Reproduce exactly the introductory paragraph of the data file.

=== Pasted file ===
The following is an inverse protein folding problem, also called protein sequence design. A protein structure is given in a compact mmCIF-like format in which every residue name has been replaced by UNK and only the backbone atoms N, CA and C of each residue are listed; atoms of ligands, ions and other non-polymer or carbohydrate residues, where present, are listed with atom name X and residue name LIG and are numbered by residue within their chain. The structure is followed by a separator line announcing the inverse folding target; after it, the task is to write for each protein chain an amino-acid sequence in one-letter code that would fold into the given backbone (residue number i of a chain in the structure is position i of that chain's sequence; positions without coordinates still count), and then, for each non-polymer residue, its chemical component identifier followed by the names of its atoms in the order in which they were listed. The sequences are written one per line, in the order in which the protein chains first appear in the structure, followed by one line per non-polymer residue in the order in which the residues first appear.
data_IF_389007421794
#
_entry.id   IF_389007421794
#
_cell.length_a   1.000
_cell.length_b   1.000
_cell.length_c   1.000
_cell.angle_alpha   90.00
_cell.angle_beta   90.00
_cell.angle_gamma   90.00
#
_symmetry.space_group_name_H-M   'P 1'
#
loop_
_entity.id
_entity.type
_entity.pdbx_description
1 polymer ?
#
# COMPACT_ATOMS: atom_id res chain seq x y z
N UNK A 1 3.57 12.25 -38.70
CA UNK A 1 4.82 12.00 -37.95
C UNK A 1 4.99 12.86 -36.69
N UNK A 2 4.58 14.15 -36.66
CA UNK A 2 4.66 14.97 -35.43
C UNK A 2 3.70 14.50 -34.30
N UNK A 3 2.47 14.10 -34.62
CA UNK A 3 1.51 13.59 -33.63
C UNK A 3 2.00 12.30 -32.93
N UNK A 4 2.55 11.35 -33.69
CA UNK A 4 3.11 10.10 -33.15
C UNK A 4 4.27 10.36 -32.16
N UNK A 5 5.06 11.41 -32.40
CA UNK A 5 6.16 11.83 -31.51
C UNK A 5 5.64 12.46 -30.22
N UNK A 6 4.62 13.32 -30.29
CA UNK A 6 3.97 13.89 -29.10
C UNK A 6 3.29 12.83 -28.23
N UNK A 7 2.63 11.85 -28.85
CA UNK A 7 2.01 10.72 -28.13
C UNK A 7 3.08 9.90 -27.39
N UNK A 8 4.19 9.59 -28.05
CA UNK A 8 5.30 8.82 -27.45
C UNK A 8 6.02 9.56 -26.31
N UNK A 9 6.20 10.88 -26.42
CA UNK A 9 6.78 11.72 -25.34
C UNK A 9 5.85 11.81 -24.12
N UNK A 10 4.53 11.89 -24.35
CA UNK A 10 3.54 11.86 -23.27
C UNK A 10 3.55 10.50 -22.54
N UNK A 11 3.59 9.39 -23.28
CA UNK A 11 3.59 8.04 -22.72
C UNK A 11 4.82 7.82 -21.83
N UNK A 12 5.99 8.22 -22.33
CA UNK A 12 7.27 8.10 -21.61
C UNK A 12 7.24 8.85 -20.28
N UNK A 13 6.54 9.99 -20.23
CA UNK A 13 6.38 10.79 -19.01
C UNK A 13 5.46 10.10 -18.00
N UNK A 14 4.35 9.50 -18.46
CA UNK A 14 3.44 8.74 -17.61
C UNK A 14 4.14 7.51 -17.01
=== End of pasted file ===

The following is an inverse protein folding problem, also called protein sequence design. A protein structure is given in a compact mmCIF-like format in which every residue name has been replaced by UNK and only the backbone atoms N, CA and C of each residue are listed; atoms of ligands, ions and other non-polymer or carbohydrate residues, where present, are listed with atom name X and residue name LIG and are numbered by residue within their chain. The structure is followed by a separator line announcing the inverse folding target; after it, the task is to write for each protein chain an amino-acid sequence in one-letter code that would fold into the given backbone (residue number i of a chain in the structure is position i of that chain's sequence; positions without coordinates still count), and then, for each non-polymer residue, its chemical component identifier followed by the names of its atoms in the order in which they were listed. The sequences are written one per line, in the order in which the protein chains first appear in the structure, followed by one line per non-polymer residue in the order in which the residues first appear.